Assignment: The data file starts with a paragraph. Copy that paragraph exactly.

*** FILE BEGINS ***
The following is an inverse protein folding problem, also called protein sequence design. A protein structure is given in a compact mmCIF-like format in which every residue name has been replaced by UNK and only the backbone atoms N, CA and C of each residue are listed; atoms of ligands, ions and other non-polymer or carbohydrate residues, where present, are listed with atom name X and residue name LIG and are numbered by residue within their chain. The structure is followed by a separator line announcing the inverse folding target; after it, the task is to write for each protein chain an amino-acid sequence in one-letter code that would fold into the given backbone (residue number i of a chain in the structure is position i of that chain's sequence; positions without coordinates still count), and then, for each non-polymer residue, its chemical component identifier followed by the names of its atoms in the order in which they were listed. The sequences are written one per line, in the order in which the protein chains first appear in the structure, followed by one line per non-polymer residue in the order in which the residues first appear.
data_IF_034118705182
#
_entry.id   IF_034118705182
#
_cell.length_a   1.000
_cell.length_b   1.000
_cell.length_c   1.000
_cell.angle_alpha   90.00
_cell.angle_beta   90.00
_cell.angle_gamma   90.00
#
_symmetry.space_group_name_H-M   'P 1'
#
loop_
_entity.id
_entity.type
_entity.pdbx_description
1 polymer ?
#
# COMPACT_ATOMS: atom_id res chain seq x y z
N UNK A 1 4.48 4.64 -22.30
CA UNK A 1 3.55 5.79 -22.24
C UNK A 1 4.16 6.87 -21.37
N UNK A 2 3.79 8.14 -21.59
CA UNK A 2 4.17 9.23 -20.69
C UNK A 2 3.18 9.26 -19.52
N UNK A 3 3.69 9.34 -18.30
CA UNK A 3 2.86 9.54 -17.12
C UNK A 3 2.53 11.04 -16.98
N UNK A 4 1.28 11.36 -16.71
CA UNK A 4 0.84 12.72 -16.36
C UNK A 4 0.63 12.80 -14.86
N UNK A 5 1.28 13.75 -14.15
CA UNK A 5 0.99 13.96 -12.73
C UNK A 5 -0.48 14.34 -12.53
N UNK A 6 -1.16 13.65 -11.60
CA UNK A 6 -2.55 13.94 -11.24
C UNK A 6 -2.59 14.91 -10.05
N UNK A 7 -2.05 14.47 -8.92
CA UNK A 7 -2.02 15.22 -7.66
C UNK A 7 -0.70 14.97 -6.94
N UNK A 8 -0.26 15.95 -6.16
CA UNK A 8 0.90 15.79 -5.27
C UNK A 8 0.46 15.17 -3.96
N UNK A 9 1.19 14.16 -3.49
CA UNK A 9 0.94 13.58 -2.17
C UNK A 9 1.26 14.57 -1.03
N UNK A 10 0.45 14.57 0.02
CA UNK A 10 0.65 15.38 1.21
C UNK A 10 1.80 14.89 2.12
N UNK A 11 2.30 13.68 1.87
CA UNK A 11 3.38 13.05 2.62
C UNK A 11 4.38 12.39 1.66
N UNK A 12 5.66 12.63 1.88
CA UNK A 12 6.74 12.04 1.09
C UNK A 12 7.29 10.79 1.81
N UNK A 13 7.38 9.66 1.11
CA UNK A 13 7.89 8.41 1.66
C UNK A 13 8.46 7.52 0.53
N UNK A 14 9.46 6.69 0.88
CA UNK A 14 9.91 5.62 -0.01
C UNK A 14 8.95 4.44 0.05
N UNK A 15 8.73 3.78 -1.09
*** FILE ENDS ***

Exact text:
The following is an inverse protein folding problem, also called protein sequence design. A protein structure is given in a compact mmCIF-like format in which every residue name has been replaced by UNK and only the backbone atoms N, CA and C of each residue are listed; atoms of ligands, ions and other non-polymer or carbohydrate residues, where present, are listed with atom name X and residue name LIG and are numbered by residue within their chain. The structure is followed by a separator line announcing the inverse folding target; after it, the task is to write for each protein chain an amino-acid sequence in one-letter code that would fold into the given backbone (residue number i of a chain in the structure is position i of that chain's sequence; positions without coordinates still count), and then, for each non-polymer residue, its chemical component identifier followed by the names of its atoms in the order in which they were listed. The sequences are written one per line, in the order in which the protein chains first appear in the structure, followed by one line per non-polymer residue in the order in which the residues first appear.